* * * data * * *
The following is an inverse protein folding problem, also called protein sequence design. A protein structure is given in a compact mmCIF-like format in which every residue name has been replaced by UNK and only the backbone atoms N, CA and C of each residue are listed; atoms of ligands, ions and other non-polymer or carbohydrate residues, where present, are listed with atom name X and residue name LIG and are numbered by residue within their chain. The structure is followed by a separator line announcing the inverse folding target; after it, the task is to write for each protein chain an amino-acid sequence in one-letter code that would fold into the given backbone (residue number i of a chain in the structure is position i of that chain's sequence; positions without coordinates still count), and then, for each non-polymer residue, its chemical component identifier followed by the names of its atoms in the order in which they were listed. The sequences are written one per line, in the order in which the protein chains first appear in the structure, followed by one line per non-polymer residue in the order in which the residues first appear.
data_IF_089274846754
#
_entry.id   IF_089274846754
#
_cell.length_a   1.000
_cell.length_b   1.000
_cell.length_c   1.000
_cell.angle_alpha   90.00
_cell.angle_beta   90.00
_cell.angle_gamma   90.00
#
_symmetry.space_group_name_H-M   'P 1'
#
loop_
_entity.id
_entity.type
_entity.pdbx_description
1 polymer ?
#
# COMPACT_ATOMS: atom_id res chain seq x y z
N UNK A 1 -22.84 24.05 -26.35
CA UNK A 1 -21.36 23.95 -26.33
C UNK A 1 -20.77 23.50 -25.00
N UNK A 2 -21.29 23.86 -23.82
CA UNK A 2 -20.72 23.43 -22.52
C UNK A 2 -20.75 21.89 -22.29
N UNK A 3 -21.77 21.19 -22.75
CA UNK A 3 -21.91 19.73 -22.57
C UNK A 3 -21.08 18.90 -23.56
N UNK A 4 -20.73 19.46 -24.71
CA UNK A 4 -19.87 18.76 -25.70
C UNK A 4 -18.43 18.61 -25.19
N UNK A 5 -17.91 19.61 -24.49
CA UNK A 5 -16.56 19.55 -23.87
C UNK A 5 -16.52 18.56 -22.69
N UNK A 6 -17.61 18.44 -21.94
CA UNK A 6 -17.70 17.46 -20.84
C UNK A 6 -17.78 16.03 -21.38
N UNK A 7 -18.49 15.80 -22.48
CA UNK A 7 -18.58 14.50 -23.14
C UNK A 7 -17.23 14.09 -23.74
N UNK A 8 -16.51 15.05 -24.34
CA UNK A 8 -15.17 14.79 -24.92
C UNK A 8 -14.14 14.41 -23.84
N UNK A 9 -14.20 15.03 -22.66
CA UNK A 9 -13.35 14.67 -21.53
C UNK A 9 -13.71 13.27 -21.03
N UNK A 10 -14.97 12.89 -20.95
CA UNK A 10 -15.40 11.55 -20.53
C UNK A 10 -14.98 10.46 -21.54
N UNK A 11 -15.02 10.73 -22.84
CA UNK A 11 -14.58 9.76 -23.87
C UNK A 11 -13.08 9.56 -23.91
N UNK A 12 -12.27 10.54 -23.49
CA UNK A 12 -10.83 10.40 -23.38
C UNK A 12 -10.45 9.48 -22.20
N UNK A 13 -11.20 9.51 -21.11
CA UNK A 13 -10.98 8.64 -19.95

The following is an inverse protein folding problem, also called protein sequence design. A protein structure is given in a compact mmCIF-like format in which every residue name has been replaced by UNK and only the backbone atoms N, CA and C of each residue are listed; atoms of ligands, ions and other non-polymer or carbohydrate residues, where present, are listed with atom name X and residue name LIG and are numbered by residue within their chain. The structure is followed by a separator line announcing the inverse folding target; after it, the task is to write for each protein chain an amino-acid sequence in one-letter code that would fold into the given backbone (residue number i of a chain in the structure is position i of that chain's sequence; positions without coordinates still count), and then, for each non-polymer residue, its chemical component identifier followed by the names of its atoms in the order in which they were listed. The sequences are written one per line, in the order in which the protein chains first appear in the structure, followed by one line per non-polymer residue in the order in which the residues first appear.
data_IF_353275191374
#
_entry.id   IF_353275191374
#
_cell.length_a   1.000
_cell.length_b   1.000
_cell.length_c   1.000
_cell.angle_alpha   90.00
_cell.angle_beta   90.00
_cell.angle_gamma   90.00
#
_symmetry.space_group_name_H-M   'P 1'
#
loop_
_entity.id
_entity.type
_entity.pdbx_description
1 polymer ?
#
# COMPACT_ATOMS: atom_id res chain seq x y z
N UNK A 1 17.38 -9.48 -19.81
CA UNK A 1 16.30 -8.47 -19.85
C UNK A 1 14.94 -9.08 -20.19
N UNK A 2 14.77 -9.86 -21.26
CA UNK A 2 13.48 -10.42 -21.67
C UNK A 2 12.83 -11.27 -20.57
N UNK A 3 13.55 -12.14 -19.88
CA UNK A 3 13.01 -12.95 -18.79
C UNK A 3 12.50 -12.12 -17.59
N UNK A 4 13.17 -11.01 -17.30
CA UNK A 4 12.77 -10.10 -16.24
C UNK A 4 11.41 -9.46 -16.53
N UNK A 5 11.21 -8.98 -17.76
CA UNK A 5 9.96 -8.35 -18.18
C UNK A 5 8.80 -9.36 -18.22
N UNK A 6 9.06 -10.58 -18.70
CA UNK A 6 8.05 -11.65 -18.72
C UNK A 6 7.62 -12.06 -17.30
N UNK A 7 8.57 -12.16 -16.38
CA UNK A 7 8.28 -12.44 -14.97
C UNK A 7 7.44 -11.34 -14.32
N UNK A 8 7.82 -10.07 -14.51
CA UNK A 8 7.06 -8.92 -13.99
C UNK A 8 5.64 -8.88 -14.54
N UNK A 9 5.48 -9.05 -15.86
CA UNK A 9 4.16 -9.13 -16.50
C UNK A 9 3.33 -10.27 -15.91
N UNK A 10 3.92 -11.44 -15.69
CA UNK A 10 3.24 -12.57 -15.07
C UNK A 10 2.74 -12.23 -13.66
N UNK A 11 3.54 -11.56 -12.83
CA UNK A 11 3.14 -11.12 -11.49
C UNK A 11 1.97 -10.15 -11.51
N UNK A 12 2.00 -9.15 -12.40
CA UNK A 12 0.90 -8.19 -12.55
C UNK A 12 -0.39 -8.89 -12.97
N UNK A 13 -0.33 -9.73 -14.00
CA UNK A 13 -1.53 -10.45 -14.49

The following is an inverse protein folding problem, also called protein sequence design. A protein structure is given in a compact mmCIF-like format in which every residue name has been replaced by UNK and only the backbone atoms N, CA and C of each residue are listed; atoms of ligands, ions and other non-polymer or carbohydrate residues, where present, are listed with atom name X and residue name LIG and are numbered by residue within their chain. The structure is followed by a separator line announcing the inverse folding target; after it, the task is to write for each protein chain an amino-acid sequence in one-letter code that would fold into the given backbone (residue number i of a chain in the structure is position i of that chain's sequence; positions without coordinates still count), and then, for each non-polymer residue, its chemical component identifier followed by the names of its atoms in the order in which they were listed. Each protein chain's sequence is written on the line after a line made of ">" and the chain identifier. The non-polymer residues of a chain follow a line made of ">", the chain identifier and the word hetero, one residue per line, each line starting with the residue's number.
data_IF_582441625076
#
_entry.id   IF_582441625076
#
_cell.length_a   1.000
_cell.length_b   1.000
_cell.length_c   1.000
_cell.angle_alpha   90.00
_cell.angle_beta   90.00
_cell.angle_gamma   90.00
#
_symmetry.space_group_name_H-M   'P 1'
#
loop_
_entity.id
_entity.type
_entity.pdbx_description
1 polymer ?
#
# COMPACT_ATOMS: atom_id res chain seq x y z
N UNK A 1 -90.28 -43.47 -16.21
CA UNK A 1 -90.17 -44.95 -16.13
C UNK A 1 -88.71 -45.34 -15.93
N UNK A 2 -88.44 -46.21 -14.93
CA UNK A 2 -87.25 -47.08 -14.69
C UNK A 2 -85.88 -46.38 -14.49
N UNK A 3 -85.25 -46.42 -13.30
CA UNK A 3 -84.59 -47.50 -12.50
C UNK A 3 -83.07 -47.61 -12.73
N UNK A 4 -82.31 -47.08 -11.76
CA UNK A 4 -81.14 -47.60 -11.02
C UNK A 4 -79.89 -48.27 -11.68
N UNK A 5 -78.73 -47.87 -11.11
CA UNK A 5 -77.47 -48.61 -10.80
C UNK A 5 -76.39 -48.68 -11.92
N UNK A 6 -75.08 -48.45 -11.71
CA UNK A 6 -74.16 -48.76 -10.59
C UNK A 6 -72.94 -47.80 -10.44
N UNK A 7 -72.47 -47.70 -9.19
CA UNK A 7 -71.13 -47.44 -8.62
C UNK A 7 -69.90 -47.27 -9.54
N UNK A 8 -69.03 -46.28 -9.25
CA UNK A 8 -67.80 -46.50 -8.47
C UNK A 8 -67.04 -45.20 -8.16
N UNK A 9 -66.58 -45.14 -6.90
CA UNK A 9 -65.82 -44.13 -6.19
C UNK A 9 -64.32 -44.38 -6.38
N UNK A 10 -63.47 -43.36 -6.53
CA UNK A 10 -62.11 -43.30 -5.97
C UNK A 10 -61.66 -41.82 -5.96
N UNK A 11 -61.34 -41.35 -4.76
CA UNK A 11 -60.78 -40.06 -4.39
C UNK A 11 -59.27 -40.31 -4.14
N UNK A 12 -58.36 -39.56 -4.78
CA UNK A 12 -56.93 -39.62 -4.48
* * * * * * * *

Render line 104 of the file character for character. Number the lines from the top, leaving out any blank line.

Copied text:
C UNK A 8 5.64 -8.88 -14.54